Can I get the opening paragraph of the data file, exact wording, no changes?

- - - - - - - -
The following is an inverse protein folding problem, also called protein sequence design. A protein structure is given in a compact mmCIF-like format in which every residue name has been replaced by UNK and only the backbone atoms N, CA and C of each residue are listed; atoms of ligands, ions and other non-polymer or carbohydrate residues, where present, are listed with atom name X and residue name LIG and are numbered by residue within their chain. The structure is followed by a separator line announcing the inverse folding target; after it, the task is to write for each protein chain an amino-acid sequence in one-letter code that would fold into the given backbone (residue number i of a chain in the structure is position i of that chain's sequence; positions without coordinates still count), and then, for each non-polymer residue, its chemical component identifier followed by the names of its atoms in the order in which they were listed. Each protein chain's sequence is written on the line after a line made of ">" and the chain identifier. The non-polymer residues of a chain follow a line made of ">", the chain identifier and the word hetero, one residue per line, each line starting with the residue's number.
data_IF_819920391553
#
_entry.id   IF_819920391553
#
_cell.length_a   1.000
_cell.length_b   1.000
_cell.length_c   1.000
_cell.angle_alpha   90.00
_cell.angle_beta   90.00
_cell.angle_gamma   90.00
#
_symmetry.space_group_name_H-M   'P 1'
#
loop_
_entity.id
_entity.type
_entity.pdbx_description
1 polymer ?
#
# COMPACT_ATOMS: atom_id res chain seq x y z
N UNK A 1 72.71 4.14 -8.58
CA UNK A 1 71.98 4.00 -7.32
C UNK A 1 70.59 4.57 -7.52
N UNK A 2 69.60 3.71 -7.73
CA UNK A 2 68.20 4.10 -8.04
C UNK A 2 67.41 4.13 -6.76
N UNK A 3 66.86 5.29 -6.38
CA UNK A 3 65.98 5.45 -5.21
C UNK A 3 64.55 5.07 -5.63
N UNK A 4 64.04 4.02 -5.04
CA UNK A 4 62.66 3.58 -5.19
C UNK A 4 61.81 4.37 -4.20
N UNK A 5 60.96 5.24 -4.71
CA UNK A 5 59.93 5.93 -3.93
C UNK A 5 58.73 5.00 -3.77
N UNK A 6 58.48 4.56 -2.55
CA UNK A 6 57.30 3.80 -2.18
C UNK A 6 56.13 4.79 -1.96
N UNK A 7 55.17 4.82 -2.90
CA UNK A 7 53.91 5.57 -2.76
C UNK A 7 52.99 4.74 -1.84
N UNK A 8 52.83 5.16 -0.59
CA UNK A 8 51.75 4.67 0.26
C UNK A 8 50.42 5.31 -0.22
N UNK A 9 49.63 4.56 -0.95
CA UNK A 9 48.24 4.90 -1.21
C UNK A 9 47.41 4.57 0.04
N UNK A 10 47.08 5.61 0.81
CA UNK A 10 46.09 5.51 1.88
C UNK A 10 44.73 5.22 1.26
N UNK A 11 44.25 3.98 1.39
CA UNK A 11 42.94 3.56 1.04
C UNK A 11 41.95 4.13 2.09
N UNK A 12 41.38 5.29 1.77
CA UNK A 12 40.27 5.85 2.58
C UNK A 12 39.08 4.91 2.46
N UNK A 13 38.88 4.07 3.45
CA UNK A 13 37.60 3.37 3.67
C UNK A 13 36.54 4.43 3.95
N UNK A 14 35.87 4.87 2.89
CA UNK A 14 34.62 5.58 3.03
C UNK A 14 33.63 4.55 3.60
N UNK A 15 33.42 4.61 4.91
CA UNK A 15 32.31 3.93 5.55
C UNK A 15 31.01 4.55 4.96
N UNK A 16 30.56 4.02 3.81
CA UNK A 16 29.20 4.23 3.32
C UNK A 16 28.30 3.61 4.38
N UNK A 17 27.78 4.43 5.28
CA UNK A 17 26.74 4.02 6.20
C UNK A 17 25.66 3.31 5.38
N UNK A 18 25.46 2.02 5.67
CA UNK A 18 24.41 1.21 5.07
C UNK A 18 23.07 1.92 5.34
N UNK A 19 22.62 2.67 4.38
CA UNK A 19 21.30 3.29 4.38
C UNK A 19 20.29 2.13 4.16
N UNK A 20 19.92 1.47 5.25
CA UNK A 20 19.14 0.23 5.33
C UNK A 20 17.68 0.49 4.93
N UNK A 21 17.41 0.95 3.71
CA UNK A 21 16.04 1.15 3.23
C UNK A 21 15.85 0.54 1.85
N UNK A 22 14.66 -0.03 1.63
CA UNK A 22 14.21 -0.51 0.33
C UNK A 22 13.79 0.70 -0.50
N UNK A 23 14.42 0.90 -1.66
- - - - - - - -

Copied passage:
The following is an inverse protein folding problem, also called protein sequence design. A protein structure is given in a compact mmCIF-like format in which every residue name has been replaced by UNK and only the backbone atoms N, CA and C of each residue are listed; atoms of ligands, ions and other non-polymer or carbohydrate residues, where present, are listed with atom name X and residue name LIG and are numbered by residue within their chain. The structure is followed by a separator line announcing the inverse folding target; after it, the task is to write for each protein chain an amino-acid sequence in one-letter code that would fold into the given backbone (residue number i of a chain in the structure is position i of that chain's sequence; positions without coordinates still count), and then, for each non-polymer residue, its chemical component identifier followed by the names of its atoms in the order in which they were listed. Each protein chain's sequence is written on the line after a line made of ">" and the chain identifier. The non-polymer residues of a chain follow a line made of ">", the chain identifier and the word hetero, one residue per line, each line starting with the residue's number.